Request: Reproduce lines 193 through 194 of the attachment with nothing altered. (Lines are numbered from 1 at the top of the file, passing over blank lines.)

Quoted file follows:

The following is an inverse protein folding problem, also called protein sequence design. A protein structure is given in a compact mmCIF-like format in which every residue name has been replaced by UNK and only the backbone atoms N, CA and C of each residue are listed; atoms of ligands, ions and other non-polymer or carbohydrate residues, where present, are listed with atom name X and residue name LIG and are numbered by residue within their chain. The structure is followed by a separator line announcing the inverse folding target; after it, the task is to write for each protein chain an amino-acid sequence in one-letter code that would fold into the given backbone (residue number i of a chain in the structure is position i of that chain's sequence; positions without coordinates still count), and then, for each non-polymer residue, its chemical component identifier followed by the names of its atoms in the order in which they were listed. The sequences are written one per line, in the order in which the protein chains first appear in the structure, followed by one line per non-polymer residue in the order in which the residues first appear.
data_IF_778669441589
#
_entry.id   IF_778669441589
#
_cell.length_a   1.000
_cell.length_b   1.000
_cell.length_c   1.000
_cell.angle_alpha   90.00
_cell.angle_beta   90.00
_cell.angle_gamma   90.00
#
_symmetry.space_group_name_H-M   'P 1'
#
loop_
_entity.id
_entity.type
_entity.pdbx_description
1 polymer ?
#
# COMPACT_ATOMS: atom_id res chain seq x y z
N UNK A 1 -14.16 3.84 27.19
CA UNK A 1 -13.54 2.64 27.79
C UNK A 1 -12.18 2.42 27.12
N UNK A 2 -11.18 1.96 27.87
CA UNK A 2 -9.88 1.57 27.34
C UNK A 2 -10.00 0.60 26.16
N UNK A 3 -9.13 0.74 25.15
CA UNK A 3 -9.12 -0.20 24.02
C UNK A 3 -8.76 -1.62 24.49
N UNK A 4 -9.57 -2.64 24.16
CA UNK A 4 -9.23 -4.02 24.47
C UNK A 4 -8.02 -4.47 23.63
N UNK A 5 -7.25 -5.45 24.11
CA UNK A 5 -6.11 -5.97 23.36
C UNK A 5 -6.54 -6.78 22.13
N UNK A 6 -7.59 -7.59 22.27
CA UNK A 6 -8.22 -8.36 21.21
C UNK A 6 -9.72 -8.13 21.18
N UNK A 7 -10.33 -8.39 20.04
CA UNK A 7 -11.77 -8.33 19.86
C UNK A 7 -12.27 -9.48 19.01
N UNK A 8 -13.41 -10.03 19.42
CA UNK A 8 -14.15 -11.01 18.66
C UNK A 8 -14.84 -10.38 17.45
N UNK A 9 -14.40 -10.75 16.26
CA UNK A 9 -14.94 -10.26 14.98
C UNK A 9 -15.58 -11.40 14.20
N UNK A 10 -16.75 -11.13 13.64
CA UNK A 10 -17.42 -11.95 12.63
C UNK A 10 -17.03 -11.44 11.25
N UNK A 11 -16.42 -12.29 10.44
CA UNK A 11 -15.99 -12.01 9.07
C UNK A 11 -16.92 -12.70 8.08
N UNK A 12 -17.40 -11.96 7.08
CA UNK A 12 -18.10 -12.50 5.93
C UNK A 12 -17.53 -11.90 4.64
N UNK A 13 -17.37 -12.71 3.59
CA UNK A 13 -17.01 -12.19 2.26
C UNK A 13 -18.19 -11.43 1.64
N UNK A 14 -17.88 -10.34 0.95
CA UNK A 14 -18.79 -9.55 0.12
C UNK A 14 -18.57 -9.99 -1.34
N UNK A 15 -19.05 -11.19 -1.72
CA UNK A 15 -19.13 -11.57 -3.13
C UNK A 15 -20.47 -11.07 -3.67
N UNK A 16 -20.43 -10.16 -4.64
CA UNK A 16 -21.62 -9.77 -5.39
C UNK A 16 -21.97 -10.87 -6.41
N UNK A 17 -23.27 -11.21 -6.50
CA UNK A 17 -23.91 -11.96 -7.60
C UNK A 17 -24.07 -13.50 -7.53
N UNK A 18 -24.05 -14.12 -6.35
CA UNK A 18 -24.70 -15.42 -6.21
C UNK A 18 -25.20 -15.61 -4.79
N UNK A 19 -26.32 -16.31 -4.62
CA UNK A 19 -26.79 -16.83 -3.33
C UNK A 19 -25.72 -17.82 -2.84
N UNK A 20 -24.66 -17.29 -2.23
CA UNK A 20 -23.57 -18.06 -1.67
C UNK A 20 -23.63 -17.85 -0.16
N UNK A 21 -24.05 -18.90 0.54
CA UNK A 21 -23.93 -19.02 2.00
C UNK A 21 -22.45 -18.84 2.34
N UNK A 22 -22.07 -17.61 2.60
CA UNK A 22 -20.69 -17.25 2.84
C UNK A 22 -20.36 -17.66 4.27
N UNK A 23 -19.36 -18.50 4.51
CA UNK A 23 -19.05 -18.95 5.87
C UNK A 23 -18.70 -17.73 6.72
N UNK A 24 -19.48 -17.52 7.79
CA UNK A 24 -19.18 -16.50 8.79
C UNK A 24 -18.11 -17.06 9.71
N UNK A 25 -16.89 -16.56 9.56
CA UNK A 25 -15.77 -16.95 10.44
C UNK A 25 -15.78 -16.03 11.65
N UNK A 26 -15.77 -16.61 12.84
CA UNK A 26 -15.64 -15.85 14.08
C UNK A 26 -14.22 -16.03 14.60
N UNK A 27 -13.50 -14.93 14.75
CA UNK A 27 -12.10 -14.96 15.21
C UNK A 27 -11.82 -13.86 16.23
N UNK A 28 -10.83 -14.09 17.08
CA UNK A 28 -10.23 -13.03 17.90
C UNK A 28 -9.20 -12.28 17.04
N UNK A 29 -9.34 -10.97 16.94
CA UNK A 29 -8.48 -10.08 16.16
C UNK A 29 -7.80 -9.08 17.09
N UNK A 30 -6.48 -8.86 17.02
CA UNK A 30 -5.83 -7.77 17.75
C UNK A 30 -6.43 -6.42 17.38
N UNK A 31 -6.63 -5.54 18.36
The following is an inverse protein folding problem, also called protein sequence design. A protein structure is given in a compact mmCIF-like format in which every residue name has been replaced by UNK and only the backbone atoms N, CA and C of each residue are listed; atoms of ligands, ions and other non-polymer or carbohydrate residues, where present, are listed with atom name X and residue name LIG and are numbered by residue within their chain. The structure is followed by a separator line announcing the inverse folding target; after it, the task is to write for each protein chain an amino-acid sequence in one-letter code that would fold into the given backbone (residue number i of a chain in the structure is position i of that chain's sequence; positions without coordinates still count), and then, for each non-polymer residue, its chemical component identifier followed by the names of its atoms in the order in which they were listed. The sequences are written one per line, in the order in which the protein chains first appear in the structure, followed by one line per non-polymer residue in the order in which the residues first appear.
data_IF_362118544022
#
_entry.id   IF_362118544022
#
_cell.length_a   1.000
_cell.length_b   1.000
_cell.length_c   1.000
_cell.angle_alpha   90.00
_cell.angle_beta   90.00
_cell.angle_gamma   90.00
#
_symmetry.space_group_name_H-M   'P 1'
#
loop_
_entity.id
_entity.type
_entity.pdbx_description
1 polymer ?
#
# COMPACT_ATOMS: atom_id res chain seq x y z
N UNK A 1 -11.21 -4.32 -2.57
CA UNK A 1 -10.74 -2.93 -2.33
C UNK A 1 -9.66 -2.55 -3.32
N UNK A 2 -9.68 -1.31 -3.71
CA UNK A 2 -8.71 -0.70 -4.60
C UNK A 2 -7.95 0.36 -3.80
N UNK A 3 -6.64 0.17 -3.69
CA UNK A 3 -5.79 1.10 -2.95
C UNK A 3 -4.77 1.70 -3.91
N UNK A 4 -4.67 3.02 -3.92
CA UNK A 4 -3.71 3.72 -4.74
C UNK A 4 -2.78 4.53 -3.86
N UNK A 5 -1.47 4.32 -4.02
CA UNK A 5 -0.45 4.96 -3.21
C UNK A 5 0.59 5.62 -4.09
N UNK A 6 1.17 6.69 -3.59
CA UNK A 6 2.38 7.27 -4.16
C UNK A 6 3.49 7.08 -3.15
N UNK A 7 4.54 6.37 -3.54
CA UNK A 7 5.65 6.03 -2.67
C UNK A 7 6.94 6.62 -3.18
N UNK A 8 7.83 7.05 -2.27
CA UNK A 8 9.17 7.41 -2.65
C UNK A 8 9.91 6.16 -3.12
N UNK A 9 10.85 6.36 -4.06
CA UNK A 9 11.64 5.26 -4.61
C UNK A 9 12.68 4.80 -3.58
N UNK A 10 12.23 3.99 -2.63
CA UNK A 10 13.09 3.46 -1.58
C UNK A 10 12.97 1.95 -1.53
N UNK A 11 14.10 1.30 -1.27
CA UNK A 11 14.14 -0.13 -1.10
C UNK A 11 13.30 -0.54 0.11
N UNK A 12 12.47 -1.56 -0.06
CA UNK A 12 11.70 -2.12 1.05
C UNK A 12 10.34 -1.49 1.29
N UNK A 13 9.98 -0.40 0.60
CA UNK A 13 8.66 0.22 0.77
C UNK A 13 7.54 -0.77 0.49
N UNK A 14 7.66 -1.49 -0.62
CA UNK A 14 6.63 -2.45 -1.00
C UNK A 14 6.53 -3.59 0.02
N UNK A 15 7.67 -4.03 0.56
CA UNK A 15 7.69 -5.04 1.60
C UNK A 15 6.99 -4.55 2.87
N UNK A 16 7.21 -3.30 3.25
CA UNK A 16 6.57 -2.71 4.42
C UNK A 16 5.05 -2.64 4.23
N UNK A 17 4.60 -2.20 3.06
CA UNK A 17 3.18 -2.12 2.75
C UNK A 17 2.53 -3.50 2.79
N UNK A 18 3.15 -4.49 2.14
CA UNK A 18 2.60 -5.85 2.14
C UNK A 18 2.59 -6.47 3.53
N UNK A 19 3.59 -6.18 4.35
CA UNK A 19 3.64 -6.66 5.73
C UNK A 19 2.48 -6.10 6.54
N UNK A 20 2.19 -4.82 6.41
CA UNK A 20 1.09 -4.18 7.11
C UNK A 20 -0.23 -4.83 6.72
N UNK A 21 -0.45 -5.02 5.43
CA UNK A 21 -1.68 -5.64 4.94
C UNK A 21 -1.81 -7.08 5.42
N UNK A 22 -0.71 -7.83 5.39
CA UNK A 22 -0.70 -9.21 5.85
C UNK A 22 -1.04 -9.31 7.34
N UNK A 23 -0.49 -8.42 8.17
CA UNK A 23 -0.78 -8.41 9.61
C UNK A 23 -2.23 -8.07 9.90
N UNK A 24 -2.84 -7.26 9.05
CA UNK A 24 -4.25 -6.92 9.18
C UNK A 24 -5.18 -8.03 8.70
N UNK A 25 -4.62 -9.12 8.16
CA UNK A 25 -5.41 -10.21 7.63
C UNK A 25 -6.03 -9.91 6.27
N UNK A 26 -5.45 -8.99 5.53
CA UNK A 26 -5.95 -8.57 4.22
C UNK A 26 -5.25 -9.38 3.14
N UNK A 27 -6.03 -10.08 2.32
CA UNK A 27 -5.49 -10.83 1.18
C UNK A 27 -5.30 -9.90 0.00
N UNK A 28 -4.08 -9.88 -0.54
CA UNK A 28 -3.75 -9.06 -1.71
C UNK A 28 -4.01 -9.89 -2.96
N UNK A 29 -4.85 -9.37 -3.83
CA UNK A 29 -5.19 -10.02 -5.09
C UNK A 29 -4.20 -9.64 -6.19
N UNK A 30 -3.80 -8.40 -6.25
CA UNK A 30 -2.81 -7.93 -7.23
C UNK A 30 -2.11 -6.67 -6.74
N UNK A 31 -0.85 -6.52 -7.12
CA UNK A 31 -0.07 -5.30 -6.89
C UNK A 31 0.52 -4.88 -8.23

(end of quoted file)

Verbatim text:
C UNK A 20 -0.23 -4.83 6.72
N UNK A 21 -0.45 -5.02 5.43